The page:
Communication and Language Disorders
About communication and language disorders
‘Communication’ is the exchange of both verbal and nonverbal information. It includes talking, as well as understanding words, visual information, body language, facial expressions, and gestures (e.g. pointing, waving hello, nodding your head to mean “yes”).
Young children will vary considerably in the development of their communication skills. Some children will seem to show delays but then ‘catch up’. Individual differences in language ability before the age of around 4 years are not predictive of later outcomes.
Some children may experience difficulty producing sounds and words (e.g. stuttering or mutism), and they may use visual aspects of communication instead (e.g. gestures, eye contact or picture cards). Other children may find understanding the visual parts of communication challenging.
Some children may need support with using and understanding spoken language. A child’s ability to understand spoken language may be different from their ability to use spoken language. For example, a child might be able talk and express themselves clearly, but they may find it harder to understand instructions, especially if they are long or complex.
Some children may also need support with using verbal and nonverbal communication in social situations. For example, some children may have trouble understanding the meaning behind greetings (e.g. saying hello, shaking hands) or taking turns in conversations. Other children may not understand humour and jokes, or metaphors.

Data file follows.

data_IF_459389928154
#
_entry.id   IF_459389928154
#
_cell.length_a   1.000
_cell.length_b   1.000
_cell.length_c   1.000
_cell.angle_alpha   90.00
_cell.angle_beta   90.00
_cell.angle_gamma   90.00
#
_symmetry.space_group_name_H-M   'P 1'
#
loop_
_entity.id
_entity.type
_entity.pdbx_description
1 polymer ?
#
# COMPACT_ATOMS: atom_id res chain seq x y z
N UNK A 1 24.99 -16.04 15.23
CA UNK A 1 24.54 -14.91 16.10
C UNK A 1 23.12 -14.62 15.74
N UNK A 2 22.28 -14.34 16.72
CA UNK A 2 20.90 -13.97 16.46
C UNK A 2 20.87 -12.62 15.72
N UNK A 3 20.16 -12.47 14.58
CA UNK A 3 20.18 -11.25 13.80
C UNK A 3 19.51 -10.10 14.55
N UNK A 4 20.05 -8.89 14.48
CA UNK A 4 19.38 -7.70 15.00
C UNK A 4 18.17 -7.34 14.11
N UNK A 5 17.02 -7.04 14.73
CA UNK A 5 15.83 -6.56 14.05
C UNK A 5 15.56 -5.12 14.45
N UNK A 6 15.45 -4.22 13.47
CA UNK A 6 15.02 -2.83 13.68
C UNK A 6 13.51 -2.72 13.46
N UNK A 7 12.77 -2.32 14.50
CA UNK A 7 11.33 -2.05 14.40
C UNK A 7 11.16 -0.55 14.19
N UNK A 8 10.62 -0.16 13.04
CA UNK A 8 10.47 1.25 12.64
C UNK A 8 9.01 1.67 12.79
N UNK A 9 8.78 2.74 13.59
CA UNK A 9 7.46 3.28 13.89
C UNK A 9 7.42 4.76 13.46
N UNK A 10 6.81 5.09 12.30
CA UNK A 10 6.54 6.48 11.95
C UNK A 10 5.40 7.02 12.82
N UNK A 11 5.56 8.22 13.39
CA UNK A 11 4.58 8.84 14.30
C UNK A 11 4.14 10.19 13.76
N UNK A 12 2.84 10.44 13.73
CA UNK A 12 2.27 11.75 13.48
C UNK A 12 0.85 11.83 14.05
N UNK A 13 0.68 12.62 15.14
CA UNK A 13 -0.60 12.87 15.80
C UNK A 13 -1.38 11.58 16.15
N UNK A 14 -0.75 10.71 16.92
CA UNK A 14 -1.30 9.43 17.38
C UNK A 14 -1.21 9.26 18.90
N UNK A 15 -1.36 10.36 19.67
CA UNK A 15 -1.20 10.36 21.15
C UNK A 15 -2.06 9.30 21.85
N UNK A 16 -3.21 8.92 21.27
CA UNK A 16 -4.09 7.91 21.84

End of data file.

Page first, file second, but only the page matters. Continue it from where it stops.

What might be some strengths?
- Some children may have good visual perceptual skills. They may be good at visual searches and recognition.
- Some children can participate successfully when given clear and specific instructions.
Where might you provide support?
- Some children may have difficulty understanding or giving verbal instructions.
- Some children may have trouble expressing how they feel. This can cause frustration and challenging behaviours.
- Children may need support with interacting with others and building relationships.
- Some children may be easily distracted. They may be unable to focus on learning activities or may have trouble shifting their attention from one activity to another.
Best practice tips
Early Years Learning and Development Outcomes
Outcome 1: Children have a strong sense of identity
Outcome 2: Children are connected with and contribute to their world
Outcome 3: Children have a strong sense of wellbeing
Outcome 4: Children are confident and involved learners
Outcome 5: Children are effective communicators
Other educators and early childhood professionals
Other co-occurring conditions
Visit our resources page for a range of resources that can help to create inclusive education environments for children with disabilities and developmental challenges. Some particularly relevant resources for children with communication disorders include: